There was an admission made yesterday during ongoing nuclear talks between the Iran regime and the P5+1 and it wasn’t that the negotiators were going to miss yet another deadline. No, the real news that leaked out and escaped the notice of most news organizations came from the National Iranian American Council, the regime’s longtime loyal lobbying group.
The NIAC announced the formation of a 501(c)4 lobbying arm dubbed “NIAC Action” dedicated to openly carrying the mullahs water through the halls of Congress and collect funds on behalf of the mullahs to advance a nuclear agreement giving Tehran’s cash-starved mullahs access to $140 billion in frozen funds and allow it to retain its nuclear infrastructure without intrusive international scrutiny or inspection.
While the NIAC claims it launched its lobbying group to counter what it feels is the strong anti-regime lobby already operating in the U.S., the more practical reality is that the NIAC had been skirting federal lobbying laws and had to make this move in order to avoid further investigation and possible charges for violating federal laws.
News media have previously chronicled the suspicious and often blatant lobbying efforts by members of the NIAC, especially its founder Trita Parsi who recently lost a defamation suit aimed at a journalist who reported on Parsi and the NIAC’s lobbying actions on behalf of the regime.
An appeal by Parsi resulted not only in another loss but also resulted in NIAC being forced to pay $184,000 and condemnation for blatant and systematic abuse of the discovery process and repeated false and misleading declarations to the court.
NIAC’s Jamal Abdi attempted to spin the lack of coordination between the NIAC and Iran regime officials by saying “We are not lobbying on behalf of the Iranian government. We don’t coordinate. We don’t take money from the Iranian government or the U.S. government.”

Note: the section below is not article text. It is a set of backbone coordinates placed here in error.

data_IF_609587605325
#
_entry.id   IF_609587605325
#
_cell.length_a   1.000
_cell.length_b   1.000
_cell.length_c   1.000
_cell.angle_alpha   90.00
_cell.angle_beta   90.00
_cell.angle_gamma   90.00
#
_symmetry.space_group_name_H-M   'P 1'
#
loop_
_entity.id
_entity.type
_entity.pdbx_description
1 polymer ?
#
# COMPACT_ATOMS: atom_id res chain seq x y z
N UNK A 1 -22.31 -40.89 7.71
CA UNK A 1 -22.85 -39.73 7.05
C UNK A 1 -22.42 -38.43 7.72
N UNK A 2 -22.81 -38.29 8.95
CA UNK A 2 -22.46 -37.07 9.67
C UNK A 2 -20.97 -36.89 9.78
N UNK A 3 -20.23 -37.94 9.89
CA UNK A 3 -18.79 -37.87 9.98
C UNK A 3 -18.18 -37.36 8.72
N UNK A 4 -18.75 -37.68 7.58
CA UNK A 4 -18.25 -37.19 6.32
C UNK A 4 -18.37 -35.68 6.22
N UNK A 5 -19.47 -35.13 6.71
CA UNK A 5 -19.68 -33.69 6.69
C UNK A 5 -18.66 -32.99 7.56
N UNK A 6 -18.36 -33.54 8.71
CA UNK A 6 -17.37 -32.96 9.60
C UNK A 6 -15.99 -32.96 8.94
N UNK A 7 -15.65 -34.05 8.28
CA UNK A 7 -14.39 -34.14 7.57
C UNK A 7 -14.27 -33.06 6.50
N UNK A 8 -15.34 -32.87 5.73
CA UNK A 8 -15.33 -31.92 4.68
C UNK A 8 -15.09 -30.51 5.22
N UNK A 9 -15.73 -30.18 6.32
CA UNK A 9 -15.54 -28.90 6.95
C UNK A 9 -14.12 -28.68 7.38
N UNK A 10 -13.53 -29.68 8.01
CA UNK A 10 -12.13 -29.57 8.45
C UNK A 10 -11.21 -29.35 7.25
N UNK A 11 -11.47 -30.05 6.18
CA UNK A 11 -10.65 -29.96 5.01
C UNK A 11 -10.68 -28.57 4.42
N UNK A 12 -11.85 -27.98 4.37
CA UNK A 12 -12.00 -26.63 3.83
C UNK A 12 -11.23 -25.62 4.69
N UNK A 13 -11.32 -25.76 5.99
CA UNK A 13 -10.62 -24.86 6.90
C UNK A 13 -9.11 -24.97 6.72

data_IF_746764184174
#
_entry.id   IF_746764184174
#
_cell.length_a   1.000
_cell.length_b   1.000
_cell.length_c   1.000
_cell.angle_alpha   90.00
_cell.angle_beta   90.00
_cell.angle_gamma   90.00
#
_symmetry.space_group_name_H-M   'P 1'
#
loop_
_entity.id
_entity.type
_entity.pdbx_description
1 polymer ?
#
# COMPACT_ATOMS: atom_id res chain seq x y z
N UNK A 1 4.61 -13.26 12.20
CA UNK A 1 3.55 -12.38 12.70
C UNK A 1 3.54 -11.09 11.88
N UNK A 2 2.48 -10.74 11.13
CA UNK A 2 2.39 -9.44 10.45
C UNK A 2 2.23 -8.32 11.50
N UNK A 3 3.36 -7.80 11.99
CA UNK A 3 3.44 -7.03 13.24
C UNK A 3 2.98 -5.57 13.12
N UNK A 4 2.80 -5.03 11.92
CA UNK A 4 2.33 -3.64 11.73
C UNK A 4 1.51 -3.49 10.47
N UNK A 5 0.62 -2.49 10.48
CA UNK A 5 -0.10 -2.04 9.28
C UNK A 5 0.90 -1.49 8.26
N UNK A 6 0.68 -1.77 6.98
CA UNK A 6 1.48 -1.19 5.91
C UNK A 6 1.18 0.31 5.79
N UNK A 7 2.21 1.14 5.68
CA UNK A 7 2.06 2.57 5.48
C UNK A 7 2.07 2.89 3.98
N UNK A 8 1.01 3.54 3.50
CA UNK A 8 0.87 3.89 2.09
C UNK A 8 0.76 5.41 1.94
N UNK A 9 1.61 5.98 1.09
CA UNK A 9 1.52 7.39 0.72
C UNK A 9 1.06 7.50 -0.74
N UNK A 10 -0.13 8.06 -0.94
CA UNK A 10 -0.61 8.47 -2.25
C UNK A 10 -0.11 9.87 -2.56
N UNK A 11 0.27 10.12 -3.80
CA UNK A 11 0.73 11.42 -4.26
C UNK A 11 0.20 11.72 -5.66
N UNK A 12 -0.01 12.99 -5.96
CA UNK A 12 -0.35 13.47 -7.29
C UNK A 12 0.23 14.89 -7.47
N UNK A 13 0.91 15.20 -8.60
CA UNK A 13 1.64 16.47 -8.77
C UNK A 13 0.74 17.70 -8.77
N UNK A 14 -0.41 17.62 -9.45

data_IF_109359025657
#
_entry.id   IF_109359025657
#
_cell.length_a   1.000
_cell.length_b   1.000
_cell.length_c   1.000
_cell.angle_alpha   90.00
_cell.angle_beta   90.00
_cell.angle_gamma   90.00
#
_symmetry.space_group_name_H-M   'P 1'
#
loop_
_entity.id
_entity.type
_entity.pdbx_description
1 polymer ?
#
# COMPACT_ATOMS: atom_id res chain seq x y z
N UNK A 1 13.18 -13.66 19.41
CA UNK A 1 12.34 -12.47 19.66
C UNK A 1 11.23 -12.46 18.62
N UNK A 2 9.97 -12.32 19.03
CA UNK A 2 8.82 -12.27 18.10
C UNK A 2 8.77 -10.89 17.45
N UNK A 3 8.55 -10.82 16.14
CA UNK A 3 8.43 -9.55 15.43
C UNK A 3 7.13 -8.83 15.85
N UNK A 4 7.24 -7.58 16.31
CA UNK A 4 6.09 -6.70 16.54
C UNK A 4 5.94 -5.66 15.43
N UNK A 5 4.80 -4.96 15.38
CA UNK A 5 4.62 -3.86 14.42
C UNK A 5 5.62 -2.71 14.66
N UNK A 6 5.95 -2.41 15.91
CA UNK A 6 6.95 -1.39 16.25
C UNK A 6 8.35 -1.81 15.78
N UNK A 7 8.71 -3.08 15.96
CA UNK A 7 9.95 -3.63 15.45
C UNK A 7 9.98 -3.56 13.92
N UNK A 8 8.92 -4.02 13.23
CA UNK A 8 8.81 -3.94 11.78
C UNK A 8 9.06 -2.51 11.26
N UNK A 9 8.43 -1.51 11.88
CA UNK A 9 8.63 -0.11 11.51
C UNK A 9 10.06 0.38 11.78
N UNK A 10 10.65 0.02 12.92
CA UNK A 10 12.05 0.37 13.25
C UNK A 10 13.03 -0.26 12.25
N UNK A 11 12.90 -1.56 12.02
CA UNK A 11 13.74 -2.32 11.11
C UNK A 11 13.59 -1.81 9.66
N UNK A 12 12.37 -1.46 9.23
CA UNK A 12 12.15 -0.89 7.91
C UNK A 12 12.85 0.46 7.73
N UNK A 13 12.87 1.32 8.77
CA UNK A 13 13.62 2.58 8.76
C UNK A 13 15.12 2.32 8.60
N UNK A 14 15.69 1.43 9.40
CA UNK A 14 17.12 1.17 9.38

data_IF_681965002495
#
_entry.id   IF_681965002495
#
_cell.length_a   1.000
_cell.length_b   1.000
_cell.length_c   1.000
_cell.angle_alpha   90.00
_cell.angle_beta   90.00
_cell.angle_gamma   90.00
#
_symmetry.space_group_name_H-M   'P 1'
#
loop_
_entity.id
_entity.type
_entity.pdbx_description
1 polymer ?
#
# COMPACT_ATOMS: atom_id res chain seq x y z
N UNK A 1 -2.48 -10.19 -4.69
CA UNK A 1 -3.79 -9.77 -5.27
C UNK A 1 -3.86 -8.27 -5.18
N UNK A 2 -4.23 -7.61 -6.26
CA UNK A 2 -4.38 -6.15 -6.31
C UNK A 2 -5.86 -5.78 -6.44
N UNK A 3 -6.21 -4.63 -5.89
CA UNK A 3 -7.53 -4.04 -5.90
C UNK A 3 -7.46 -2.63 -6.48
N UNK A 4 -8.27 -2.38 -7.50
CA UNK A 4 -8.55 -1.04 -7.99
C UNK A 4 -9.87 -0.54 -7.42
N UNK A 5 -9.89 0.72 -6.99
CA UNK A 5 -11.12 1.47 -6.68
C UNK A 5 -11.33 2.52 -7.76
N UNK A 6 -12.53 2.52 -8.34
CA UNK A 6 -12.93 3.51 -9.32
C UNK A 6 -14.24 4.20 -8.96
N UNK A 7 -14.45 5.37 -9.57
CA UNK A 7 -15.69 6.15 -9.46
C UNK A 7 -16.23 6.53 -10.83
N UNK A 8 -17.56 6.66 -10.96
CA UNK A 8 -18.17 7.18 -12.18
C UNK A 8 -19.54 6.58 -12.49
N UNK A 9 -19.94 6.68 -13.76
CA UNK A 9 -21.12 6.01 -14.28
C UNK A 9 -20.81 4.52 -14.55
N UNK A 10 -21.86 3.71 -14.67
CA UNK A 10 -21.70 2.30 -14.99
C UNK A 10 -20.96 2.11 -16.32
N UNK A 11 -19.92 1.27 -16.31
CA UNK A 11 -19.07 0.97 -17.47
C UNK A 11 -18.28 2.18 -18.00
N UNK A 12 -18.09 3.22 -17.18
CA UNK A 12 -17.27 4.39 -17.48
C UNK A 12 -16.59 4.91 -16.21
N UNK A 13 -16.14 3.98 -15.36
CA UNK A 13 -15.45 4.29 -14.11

But Abdi neglected to mention any prohibition on accepting funding from individuals who receive funding directly or indirectly from the Iranian regime or its vast network of shell companies and false fronts built over the past decade to evade economic sanctions and fund worldwide terror groups such as Hezbollah.
The NIAC has been a constant fixture at the sites of nuclear talks, in news media and online through its aggressive social media efforts. It skirted the letter of federal law by claiming status as a 501(c)3 “social welfare” group even though it organized “legislative action days” where it sent teams to Congressional offices and “lobbied” key representatives and Senators on important Iran-related legislation.
Unsurprisingly, key NIAC staff who have long sought to pressure and influence members of Congress have moved over to key slots at the lobbying arm, including Abdi who is now the executive director, Ryan Costello and Tyler Cullis who move over as policy and legal fellows respectively. It will bear watching to see the amount of cross-over and coordination that occurs between these two groups and whether or not federal lobbying laws will be violated.
It is unsurprising that this new lobbying arm for the NIAC is not devoted the stated mission of the NIAC which is to promote “greater understanding between the American and Iranian people,” but instead was specifically created “to protecting a nuclear deal.”
This will also allow the NIAC to even endorse U.S. political candidates, although an endorsement by a group so closely identified as a mouthpiece for a state sponsor of terrorism, currently holding American hostages and engaging in three proxy wars responsible for the murder and displacement of millions of people would hardly be a welcome endorsement by any Republican or Democratic candidate.
At least the truth is unveiled and we now know the full extent of what the Iran lobby is willing to do to secure a deal for the mullahs.
By Michael Tomlinson